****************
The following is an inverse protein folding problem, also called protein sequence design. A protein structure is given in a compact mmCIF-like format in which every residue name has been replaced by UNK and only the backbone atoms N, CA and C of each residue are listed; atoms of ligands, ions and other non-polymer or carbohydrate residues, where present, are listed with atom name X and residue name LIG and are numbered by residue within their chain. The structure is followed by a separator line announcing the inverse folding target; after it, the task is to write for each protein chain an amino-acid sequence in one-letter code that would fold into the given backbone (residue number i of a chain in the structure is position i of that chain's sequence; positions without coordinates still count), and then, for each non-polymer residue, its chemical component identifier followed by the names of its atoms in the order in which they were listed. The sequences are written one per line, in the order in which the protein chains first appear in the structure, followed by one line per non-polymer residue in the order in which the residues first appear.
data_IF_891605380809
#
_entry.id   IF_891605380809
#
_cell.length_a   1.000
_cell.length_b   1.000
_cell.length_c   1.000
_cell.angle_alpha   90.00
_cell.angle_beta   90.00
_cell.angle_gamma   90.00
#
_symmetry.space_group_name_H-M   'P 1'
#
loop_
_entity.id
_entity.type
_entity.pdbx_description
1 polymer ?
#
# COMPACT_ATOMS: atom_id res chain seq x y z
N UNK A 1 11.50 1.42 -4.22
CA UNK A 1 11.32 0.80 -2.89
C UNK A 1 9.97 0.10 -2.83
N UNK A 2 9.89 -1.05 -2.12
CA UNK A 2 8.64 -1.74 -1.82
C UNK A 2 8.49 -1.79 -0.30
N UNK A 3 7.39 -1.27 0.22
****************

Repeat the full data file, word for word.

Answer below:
The following is an inverse protein folding problem, also called protein sequence design. A protein structure is given in a compact mmCIF-like format in which every residue name has been replaced by UNK and only the backbone atoms N, CA and C of each residue are listed; atoms of ligands, ions and other non-polymer or carbohydrate residues, where present, are listed with atom name X and residue name LIG and are numbered by residue within their chain. The structure is followed by a separator line announcing the inverse folding target; after it, the task is to write for each protein chain an amino-acid sequence in one-letter code that would fold into the given backbone (residue number i of a chain in the structure is position i of that chain's sequence; positions without coordinates still count), and then, for each non-polymer residue, its chemical component identifier followed by the names of its atoms in the order in which they were listed. The sequences are written one per line, in the order in which the protein chains first appear in the structure, followed by one line per non-polymer residue in the order in which the residues first appear.
data_IF_891605380809
#
_entry.id   IF_891605380809
#
_cell.length_a   1.000
_cell.length_b   1.000
_cell.length_c   1.000
_cell.angle_alpha   90.00
_cell.angle_beta   90.00
_cell.angle_gamma   90.00
#
_symmetry.space_group_name_H-M   'P 1'
#
loop_
_entity.id
_entity.type
_entity.pdbx_description
1 polymer ?
#
# COMPACT_ATOMS: atom_id res chain seq x y z
N UNK A 1 11.50 1.42 -4.22
CA UNK A 1 11.32 0.80 -2.89
C UNK A 1 9.97 0.10 -2.83
N UNK A 2 9.89 -1.05 -2.12
CA UNK A 2 8.64 -1.74 -1.82
C UNK A 2 8.49 -1.79 -0.30
N UNK A 3 7.39 -1.27 0.22